Stories from the Heart of a Mustang
Quiet But Strong
Don’t pray for an easy life. Pray for the strength to endure a difficult one. ~ Bruce Lee
She is one of the smaller Sulphur Mustangs at the Black Hills Wild Horse Sanctuary. That’s what you might first notice about her. And her coloring is primarily black; not unusual for a Sulphur, but she is unique to the Sulphur group at the Sanctuary. Her name is Miss Sulphur and her life has not been easy.
In 2015, at the age of 12, a pregnant Miss Sulphur was rounded-up by the Bureau of Land Management from the only home she had known. The round-up process, which can include chasing the wild horses with a helicopter into a trap chute, is incredibly stressful for even the strongest of horses. For a pregnant mare, it can be devastating.
Miss Sulphur was adopted and had a filly. She was very thin, undoubtedly from the impact of the round-up while pregnant and lack of pregnancy care prior to her adoption.
For reasons we may never understand, the BLM removed Miss Sulphur and two other adult mustangs from the adopter’s care. The filly stayed with the adopter. Mother and child were separated for life.
The Wild Horse Rescue Center, in Florida, was able to buy Miss Sulphur from the BLM for $25 and deliver her directly to the Black Hills Wild Horse Sanctuary, where she joined other newly arrived Sulphurs. She has become a companion to Arturo, a strong and majestic Sulphur gelding. In his presence, she can relax in the sunshine and trust that she is safe, without fear of helicopters. One might wonder if she ever dreams of the filly she was forced to leave behind, perhaps wishing for her daughter’s freedom.
In the coming months, Miss Sulphur, Arturo, Courage, and Merle will be asked to move into a small pasture of their own. This will become an opportunity for them to build a stronger bond before they are released into the expansive pasture that is home to the Spanish Mustang herd at the Sanctuary. Her companionship with Arturo will undoubtedly be challenged. But don’t count this mare out…she is quietly strong herself…and very capable of thriving…not just surviving.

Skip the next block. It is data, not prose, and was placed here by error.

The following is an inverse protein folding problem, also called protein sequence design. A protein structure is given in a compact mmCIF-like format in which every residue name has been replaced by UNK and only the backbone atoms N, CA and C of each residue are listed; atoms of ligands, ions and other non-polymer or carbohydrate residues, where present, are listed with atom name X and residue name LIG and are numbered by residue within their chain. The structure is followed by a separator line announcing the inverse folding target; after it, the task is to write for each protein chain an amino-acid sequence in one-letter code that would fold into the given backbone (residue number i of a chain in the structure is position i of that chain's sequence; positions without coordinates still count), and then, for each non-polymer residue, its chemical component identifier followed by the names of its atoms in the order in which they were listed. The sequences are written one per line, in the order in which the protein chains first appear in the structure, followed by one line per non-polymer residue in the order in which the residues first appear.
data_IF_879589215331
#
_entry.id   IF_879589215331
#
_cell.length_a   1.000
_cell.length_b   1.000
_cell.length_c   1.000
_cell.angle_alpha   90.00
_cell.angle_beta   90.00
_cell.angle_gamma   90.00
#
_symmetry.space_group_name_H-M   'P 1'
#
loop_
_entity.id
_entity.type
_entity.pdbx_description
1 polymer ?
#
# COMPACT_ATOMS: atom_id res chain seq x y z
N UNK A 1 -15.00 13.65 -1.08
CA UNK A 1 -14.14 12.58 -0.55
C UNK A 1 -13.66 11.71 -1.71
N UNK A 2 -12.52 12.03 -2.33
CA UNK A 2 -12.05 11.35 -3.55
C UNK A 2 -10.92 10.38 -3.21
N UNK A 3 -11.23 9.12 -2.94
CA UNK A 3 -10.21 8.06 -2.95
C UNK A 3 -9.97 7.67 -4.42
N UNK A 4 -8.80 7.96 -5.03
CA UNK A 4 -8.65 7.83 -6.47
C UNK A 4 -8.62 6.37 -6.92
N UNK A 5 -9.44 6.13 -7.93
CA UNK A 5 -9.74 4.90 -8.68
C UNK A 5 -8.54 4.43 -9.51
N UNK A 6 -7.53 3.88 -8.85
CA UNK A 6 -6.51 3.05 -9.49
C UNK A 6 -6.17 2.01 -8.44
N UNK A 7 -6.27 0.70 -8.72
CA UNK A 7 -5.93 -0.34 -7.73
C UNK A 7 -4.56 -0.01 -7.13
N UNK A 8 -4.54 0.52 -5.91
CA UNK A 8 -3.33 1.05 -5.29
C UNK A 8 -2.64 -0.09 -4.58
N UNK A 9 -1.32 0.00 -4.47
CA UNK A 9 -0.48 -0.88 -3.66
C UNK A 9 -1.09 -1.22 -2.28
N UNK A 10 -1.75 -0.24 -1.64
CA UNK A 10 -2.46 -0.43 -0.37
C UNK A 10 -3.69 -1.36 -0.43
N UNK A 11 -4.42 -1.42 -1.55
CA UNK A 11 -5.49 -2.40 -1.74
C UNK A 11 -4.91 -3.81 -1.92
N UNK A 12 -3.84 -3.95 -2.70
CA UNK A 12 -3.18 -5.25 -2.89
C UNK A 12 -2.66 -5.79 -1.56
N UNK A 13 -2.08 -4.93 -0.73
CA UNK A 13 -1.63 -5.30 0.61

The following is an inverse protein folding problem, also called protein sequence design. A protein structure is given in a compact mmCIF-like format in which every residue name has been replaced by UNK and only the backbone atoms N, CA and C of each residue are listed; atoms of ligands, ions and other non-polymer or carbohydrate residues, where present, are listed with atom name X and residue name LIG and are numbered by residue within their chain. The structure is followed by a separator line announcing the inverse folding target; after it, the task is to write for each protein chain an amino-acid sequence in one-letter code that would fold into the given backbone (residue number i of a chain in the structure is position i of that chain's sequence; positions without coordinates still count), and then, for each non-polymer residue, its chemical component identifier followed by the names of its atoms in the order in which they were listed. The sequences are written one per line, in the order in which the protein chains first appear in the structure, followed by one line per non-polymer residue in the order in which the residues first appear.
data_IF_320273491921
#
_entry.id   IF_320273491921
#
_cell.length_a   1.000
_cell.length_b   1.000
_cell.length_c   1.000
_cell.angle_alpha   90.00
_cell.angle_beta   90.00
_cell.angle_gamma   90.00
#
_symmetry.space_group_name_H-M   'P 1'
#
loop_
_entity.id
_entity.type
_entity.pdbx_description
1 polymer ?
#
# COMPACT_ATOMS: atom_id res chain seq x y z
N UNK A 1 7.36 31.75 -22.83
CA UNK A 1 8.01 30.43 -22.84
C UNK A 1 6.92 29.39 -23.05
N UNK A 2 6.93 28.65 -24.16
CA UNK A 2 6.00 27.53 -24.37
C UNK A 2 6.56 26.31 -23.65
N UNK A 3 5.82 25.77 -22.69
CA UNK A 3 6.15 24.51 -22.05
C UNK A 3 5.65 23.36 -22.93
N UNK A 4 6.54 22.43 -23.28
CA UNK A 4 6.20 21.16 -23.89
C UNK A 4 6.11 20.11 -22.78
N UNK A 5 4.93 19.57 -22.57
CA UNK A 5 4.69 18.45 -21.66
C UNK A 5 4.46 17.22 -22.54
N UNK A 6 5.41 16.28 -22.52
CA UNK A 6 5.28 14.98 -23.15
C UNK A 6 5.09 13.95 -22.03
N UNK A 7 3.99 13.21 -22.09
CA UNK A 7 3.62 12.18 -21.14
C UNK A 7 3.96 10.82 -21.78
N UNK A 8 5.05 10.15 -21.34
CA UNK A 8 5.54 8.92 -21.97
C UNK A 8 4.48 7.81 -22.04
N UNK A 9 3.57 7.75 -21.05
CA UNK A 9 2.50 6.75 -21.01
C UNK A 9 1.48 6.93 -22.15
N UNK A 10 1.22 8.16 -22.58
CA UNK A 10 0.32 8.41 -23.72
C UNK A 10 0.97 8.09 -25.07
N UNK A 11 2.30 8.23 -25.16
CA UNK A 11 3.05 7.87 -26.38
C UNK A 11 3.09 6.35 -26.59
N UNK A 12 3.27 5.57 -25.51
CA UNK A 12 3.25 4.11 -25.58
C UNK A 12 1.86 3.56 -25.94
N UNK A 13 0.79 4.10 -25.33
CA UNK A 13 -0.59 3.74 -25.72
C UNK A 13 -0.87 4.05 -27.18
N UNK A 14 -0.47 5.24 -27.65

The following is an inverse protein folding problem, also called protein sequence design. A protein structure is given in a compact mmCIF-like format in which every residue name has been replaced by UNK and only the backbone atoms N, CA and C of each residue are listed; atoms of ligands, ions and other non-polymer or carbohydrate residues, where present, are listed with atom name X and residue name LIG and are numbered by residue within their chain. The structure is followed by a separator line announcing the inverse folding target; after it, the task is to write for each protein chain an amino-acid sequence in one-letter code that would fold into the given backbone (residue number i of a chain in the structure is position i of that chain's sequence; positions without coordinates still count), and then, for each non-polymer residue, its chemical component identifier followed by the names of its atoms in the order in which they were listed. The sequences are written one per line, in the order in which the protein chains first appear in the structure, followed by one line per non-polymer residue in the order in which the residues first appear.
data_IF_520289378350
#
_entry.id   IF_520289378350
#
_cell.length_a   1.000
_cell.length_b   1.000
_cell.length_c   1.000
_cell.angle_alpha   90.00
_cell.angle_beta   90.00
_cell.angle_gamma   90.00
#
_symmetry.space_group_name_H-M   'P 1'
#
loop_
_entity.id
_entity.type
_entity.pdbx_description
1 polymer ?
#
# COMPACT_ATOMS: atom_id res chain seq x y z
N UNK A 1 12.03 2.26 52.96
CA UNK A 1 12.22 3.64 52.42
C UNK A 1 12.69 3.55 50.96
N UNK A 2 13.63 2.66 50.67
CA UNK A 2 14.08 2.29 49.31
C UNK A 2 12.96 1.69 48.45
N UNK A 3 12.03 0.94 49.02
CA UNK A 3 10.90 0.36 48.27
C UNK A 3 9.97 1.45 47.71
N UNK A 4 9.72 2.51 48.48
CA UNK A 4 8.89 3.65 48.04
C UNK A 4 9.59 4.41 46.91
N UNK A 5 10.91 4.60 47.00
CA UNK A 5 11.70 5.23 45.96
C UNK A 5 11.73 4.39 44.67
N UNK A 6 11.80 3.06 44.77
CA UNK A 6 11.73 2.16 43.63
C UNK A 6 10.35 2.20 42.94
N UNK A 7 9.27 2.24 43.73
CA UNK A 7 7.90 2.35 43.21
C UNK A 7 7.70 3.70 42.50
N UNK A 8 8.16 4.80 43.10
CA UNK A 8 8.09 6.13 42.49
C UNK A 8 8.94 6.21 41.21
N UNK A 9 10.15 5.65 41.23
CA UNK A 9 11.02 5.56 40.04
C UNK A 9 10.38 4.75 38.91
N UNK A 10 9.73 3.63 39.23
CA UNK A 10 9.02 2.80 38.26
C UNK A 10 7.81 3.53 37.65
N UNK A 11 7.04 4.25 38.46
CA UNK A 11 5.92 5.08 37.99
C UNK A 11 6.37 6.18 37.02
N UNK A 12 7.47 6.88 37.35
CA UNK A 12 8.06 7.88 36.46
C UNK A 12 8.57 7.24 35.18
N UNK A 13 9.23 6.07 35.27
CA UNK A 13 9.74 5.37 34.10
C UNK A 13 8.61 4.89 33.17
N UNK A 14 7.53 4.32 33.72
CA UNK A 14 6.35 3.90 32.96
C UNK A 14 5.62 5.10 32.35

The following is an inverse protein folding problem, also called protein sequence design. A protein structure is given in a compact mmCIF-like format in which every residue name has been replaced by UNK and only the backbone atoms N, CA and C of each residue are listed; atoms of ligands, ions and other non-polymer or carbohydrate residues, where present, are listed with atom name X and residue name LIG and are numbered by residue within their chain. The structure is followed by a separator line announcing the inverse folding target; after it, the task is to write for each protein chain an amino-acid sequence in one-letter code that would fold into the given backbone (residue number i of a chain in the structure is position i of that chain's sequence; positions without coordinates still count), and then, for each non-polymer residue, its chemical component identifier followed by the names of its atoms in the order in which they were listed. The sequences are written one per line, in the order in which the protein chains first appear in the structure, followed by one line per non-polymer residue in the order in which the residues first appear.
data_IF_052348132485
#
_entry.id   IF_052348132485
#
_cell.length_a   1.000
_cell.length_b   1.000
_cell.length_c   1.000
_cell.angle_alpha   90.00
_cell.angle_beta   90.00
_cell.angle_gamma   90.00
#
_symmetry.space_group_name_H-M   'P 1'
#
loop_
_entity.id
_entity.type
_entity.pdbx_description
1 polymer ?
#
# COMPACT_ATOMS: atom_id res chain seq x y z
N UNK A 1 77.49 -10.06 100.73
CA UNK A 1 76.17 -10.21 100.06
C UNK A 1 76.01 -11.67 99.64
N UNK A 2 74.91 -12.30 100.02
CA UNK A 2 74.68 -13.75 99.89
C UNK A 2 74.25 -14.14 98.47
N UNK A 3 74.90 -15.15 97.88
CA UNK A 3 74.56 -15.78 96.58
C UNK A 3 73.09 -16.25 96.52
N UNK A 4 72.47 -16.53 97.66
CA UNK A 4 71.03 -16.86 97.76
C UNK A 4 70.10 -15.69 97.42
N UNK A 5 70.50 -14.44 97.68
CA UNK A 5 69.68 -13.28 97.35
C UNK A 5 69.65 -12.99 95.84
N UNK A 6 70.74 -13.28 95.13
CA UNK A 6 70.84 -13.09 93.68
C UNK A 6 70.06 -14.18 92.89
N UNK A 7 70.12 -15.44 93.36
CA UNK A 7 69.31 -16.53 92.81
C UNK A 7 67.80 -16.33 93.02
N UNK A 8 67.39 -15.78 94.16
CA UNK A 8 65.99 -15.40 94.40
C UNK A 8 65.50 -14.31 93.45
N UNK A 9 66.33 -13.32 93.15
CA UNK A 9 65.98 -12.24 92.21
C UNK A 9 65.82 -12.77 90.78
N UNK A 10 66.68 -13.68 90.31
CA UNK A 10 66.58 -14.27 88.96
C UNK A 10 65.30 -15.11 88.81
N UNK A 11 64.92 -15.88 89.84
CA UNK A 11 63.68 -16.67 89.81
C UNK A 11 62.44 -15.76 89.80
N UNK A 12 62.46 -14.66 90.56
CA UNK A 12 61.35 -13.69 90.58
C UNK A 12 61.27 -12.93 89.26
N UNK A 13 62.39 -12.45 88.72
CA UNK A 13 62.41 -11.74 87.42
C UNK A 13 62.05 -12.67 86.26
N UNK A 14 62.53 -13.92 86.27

Your support makes this all possible! It helps to make certain that hay is available when winter weather limits the forage the ground can produce. It helps fill the water troughs when the rain stops. It ensures that there are qualified people here to monitor the health of the herds. It guarantees the freedom of the horses to live their days in peace, without fear of round-ups and the loss of family. Make your donation today to support Miss Sulphur and all the horses that have found refuge here at the Black Hills Wild Horse Sanctuary.
Mustang Fact: Spanish horses brought to the New World were suspended on the decks of ships in big canvas slings that supported their bellies. Only half the horses lived through the ocean voyages, but these survivors are the predecessors of those that remain today.